In the left corner with the washed out blue logo and the I'm-watching-you graphic - we have Hello Peter. A consumer watchdog who champions the cause of good service. Sometimes with an unbendy lance.
In the right corner, with the everything's for free, I-can-use-stock-photos-of-happy-people orangey vibe - Amazing Vouchers. Pleading the innocent victim. Wronged by the vicious watchdog.
And in the middle. The poor consumer. Who really, at the end of the day, just wants to be able to peacefully, and honestly interact on their social media site of choice. And get good tips on whether to go to Ocean Basket or not.
We can learn a lot of lessons from this mini-fiasco. Even more lessons if it winds up in court.
1. The internet is QUICK. Accept It!
Within 16 minutes, Amazing Vouchers had picked up the story, and to their credit, cajoled the journo (me) into listening to their side (evil Peter had made up these rumours and even removed citizen posts from his site to cover it up). I'm sounding a little melodramatic here. Forgive me. Go with it.
Point remains. The speed at which news, applications and communities can interact on the web is FAST. Get used to it.
2. No one can hide.
Consumer watchdogs are great. Especially local ones. Right or wrong, I don't know, point remains - Mr Peter has achieved his purpose. Within days of his name and shame newsletter - there is a buzz. People are talking, people are blogging. THAT'S the power of communities. The power of social media.
Try to cover ANYTHING up... or try to chook the system in ANY WAY (staff members giving their own company compliments. Come on! Did you not read the Great Walmart Scandal of 2006?!)... and you're in for trouble.
It's a wide open, contributing world these days. The truth will out.
3. If you've got a community, look after it. Don't lie to it.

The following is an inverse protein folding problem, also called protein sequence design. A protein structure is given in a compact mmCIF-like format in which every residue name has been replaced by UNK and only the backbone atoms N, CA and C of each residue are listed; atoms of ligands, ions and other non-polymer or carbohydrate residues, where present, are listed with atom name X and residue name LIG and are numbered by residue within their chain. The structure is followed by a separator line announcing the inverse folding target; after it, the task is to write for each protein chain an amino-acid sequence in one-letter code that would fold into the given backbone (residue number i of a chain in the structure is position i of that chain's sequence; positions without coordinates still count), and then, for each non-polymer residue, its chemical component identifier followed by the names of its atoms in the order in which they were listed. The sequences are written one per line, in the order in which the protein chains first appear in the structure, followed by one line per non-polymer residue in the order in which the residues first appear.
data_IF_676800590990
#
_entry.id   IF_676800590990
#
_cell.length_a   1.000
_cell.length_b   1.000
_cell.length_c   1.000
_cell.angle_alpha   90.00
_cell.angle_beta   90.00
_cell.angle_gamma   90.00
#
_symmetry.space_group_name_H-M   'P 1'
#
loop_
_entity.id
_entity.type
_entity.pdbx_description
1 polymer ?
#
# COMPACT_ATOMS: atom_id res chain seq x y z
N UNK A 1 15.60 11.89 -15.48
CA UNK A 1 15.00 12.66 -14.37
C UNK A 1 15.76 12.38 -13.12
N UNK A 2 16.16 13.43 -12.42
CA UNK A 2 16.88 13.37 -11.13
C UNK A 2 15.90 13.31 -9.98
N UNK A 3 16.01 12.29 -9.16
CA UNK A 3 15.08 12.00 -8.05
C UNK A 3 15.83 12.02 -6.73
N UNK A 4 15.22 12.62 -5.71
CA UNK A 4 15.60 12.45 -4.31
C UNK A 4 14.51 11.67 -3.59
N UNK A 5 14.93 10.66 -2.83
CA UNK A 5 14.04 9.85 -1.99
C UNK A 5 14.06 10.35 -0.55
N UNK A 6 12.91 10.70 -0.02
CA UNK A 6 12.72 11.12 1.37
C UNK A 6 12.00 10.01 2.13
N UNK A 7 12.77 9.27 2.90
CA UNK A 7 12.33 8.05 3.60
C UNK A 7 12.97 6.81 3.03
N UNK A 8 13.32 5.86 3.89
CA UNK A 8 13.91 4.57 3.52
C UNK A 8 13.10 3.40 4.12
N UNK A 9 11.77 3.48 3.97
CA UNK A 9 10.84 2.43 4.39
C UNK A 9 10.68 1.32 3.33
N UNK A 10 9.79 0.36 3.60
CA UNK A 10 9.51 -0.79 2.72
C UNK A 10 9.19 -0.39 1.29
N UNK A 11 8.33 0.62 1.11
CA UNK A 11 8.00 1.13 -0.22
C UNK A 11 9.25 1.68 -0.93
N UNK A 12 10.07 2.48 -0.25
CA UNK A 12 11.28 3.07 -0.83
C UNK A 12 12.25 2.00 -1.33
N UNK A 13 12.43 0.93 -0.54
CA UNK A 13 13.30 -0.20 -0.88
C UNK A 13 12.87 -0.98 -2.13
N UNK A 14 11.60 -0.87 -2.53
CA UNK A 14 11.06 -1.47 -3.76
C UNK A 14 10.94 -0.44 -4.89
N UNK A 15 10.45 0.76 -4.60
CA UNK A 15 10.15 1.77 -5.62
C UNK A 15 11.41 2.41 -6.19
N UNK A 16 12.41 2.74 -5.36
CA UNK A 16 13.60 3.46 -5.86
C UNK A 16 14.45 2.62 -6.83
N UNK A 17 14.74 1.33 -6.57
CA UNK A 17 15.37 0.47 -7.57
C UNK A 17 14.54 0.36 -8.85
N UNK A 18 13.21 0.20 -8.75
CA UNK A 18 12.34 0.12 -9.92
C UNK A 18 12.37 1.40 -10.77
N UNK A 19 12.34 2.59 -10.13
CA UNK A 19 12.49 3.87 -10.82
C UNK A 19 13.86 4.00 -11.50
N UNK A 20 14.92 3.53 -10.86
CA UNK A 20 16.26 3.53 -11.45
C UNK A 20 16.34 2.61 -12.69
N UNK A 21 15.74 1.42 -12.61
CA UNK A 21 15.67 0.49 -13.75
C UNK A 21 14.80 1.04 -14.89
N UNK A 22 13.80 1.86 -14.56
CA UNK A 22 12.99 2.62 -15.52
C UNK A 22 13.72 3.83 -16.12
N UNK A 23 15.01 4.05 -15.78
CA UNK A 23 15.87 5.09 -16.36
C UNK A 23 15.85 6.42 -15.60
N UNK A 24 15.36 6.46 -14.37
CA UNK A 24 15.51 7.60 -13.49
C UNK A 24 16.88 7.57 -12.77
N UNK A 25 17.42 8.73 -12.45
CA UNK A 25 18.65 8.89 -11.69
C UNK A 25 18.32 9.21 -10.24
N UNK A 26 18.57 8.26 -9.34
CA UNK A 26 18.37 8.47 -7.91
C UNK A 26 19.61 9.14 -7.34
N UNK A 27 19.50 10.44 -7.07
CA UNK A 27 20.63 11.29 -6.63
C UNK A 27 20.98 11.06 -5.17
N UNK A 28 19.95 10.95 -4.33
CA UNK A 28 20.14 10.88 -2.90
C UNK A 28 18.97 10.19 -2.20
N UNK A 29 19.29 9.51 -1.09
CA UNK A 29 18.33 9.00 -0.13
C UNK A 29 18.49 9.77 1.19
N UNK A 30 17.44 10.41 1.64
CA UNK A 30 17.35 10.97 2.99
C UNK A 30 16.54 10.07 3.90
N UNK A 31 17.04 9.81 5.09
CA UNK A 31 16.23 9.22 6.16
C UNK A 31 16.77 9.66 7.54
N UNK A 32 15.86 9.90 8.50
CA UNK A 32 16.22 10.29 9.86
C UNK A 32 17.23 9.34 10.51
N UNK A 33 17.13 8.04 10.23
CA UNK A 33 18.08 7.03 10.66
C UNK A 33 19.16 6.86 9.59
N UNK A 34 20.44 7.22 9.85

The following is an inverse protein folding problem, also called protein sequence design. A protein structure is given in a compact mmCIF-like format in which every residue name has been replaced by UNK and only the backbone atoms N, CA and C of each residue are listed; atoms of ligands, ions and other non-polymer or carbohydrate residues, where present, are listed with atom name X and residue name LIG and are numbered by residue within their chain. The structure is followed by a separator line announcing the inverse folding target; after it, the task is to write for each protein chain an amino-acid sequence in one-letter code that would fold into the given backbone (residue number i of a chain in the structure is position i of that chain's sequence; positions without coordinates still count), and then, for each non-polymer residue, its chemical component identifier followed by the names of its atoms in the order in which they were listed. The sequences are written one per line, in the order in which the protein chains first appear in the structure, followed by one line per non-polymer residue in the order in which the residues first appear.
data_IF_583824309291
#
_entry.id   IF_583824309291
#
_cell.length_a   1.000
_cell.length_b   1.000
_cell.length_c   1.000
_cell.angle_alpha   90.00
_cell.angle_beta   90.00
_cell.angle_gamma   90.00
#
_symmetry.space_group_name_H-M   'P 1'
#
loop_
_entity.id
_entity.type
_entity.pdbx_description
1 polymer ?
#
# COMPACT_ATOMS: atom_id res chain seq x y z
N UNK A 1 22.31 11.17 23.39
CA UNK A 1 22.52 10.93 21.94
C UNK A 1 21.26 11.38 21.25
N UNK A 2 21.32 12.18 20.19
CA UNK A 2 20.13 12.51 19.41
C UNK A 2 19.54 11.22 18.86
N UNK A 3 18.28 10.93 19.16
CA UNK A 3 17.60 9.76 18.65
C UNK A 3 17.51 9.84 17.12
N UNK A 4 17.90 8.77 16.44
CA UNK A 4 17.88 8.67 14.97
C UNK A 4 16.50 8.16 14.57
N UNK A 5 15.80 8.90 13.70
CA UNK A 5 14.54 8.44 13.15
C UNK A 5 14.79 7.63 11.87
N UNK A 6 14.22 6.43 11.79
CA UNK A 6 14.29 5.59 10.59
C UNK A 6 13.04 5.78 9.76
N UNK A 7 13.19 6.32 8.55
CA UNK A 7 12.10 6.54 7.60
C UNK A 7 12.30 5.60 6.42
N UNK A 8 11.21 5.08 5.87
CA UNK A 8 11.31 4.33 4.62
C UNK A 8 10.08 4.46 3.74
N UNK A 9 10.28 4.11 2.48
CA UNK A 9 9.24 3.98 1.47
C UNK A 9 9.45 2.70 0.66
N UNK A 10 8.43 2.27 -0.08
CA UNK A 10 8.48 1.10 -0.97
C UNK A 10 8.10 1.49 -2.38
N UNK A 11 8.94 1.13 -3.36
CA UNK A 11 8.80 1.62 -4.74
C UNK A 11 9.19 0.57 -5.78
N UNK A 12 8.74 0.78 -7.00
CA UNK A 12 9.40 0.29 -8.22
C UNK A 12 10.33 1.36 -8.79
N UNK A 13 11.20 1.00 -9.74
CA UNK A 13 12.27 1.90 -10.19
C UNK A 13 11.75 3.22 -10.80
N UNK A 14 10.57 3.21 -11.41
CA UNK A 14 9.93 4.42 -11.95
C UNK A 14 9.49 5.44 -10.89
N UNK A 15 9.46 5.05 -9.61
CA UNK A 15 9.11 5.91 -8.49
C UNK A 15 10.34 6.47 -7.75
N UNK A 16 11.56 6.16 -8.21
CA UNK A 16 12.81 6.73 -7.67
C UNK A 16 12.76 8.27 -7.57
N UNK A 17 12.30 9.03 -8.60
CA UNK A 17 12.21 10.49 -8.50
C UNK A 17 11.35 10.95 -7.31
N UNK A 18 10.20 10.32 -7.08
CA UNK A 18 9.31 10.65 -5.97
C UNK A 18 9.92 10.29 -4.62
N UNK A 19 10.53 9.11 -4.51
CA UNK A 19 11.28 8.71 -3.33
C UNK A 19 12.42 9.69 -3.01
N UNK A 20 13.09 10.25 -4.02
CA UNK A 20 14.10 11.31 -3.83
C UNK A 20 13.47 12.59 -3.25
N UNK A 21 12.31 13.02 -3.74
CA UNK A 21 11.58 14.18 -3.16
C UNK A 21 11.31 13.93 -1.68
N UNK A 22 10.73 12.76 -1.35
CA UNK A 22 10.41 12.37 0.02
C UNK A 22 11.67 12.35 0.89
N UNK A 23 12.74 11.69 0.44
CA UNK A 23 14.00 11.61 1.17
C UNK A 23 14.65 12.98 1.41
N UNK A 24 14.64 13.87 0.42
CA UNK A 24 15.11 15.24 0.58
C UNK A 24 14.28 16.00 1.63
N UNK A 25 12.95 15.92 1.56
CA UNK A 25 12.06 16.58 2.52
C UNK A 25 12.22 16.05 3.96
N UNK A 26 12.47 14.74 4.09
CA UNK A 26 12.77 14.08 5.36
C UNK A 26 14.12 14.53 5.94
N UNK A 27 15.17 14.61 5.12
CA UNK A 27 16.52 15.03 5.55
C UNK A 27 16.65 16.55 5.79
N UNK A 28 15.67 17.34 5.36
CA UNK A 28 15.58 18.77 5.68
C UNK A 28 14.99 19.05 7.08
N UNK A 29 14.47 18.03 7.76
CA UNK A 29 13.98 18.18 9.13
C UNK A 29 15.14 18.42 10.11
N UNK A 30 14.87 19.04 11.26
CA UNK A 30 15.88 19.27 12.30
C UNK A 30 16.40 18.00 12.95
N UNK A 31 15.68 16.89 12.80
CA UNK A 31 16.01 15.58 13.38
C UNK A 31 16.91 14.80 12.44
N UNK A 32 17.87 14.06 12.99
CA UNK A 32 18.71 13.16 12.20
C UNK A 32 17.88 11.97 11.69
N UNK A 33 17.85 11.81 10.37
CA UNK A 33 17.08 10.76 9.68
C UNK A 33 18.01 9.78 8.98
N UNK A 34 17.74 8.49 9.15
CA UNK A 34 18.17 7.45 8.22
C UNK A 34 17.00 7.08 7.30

Almost every IT dollar in America is being made selling communities these days. Cute startups invent a single minded idea, build a massive community around it and sell off to a corporate. That's the model. Ka ching.
But, as American as the Americans can be, they've learnt some valuable lessons about how to grow, maintain and care for these million dollar databases.
You don't. You just don't lie to your community. You try very hard not to moderate them. And most of all, you encourage opinion - you don't invent it. Ask Kevin Rose. The $60 million dollar man just apologised to the Digg community for moderating stolen Facebook code off their home page. The comment was something like - you'd rather see us go down fighting than take orders from a corporate. We like that. And we'll remember it next time.
This would mean nothing if Kevin was a snotty kid in a garage. He's worth more than Woolworths.
If Hello Peter covered up user posts. Shame on them. If Amazing Vouchers got customers to vote for them in exchange for discounts. Shame on them. The brand damage both companies are going to suffer from this fallout should be a lesson to tread lightly when public opionion is in play.
4. Hold the right to respond (for free!) as the sacred cow of the the new media landscape.
Hello Peter charges companies who would like to respond to complaints. While everyone understands that this is a free market economy, and the guy's gotta eat. It's a dangerous path. Here are some unhappy customers. Give me cash and you can make amends. Hmmm. I'm not sold either way.
In fact, this morning, John Robbie picked up on the issue on 702 Radio. I didn't catch the end of the show - but would love to know what happened. There is a commercial side to every story - this one in particular.
Jerry's Thought of the Day.
You know... It might be a little scary. You might feel like you're losing control. But that's the essence of this citizen journalism revolution. It's a mediascape of contribution, of opinion, of community.
Harness that, and you harness a very, very powerful marketing weapon. Muck it up - and - well, you'll land up splattered all over the blogosphere.